When I say 'contemplative', that is not to say that there are up-tempo moments. 'Raining Again' is one of them. Although the lyrics don't make the most sense in the world, the mood of piece is enough to carry it. Whereas the last track tended toward ambient music - of the kind you might here in hotels - this is a more danceable, electronica number.

'Beautiful' continues the genre-hopping, utilising the brash guitars to create a rock feel. Sadly, however, this is an otherwise empty track. The riffs and hooks are there, but there is no substance to the lyrics beyond that found in a vacuous pop song (e.g. Hanson, say) - and that is not the standard which Moby fans have come to expect. Thank goodness, then, that 'Lift Me Up' is a cracker. This combines the fake violin keyboards of some things off Play, overlays them with some decent drums and catchy lyrics. This is an infectious, highly danceable song, which showcases Moby's range as both a composer and a singer. It's one of his greatest tracks.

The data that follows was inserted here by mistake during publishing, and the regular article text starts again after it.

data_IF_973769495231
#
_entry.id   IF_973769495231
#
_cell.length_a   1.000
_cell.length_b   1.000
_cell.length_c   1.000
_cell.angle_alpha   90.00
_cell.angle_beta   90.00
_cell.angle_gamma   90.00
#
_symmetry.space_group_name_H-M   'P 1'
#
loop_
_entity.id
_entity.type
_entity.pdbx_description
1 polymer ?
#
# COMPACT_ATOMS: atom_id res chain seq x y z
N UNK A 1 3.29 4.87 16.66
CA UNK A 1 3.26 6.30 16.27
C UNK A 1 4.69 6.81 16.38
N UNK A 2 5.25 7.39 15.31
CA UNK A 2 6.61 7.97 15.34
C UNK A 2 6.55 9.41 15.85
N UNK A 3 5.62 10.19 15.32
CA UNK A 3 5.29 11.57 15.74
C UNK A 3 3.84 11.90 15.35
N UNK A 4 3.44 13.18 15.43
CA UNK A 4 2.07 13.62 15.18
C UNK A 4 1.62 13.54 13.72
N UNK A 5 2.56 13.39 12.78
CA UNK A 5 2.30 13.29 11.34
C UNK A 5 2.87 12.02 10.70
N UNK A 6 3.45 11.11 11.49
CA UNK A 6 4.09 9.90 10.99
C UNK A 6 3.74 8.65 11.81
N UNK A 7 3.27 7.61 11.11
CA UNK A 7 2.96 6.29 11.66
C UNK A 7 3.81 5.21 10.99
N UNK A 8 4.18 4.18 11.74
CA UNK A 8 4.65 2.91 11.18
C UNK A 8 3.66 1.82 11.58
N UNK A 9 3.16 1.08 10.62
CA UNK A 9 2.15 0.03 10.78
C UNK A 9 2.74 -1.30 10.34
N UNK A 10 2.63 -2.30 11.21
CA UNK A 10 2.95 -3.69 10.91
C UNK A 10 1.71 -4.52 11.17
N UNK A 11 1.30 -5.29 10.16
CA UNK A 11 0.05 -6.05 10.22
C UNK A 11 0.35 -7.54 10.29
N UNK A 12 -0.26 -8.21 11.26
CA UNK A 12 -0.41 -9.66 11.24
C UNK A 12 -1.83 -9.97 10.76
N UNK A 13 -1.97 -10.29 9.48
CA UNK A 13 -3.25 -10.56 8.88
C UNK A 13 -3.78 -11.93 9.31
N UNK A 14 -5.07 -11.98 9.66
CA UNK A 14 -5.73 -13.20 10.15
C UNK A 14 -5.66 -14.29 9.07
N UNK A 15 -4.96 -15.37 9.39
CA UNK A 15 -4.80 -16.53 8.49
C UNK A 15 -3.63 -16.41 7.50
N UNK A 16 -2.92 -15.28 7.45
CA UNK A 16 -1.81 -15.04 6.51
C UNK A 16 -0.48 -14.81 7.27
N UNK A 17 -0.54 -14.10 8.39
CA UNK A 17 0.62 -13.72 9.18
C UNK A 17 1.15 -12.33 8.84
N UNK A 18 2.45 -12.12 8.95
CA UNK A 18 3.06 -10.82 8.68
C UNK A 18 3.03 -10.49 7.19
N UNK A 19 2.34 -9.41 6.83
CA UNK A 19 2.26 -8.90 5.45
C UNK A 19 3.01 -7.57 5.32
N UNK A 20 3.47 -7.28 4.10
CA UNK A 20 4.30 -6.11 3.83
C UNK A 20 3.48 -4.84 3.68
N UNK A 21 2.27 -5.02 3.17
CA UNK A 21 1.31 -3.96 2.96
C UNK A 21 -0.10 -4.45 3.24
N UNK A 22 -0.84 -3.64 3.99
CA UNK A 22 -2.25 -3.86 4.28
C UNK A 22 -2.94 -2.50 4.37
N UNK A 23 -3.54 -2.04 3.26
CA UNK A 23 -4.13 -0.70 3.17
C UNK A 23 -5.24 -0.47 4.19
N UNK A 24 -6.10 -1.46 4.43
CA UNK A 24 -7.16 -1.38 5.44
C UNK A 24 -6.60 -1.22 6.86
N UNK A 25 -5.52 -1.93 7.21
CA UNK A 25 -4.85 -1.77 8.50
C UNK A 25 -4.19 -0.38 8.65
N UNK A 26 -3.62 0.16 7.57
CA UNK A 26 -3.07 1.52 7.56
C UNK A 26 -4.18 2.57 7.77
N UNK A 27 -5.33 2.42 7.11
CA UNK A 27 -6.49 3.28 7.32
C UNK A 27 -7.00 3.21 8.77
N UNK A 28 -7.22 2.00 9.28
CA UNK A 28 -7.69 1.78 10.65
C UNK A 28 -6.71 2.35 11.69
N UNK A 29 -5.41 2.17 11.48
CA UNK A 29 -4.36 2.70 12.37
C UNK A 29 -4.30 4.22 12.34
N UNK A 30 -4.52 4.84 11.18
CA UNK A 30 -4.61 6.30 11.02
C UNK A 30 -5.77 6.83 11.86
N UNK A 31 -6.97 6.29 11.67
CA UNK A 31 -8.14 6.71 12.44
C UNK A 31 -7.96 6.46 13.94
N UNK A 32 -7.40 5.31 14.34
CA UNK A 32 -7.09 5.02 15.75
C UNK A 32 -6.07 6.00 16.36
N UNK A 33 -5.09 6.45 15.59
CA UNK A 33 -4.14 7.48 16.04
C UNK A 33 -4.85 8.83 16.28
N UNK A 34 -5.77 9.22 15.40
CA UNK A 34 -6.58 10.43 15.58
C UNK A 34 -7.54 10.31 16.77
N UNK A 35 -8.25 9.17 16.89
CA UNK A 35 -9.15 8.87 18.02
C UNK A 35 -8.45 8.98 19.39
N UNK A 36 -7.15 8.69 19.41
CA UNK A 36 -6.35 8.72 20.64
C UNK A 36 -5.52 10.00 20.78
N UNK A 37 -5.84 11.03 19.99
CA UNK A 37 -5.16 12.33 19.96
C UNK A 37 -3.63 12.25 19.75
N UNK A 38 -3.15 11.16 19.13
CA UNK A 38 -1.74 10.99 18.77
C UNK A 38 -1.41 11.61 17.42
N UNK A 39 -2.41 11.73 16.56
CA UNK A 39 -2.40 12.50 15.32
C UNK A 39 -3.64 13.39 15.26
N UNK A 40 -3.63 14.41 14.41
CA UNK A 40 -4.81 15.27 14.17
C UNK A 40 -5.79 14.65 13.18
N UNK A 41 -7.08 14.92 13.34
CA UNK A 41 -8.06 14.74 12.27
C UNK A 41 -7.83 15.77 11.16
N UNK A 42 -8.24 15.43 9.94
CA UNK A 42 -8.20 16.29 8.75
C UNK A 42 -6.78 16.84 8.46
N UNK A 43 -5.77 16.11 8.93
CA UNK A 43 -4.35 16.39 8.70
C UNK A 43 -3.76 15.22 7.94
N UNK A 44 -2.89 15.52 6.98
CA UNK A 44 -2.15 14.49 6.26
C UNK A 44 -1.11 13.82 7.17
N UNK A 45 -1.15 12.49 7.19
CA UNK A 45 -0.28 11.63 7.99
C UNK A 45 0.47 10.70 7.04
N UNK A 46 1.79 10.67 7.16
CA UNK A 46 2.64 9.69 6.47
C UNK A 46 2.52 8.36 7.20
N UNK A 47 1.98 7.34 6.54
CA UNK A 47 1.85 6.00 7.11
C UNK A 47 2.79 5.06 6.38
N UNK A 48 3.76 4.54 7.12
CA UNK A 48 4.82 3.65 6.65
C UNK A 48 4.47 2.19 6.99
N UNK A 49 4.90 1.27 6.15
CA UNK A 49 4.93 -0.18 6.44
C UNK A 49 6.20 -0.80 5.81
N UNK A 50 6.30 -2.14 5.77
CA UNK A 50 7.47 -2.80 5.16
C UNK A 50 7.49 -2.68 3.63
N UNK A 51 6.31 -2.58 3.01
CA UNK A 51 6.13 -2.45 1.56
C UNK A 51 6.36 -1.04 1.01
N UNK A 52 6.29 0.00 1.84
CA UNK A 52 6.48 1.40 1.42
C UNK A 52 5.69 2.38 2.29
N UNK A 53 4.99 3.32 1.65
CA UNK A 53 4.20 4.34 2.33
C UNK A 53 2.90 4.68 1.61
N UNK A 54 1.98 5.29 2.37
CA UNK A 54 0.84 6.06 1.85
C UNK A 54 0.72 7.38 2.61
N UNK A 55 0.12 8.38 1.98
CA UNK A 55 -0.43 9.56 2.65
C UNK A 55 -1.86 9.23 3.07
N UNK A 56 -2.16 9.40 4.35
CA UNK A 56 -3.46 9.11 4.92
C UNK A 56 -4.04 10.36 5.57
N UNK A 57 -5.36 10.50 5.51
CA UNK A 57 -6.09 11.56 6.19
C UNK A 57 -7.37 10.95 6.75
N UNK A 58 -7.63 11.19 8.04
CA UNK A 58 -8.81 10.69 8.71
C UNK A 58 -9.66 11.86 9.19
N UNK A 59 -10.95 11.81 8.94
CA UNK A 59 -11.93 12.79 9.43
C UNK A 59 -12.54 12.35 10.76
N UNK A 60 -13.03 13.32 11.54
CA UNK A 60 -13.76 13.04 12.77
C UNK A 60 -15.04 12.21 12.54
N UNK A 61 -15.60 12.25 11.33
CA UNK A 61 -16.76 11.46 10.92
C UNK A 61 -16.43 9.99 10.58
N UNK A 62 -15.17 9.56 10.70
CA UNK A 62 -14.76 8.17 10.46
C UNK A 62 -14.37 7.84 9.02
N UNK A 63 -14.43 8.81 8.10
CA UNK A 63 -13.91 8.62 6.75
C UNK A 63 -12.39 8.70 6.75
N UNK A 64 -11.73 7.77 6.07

'Where You End' is the first real song on the album to bring out the themes of the album. The lyrics, especially in the chorus, speak of relationships and the fleeting nature of humanity:

If I could kiss you now
Oh, I could kiss you now again and again
'Til I don't know where I begin
And where you end

The fade-out is taken straight from 'We Are All Made Of Stars' - his hit single from 18 - and the whole product is very touching.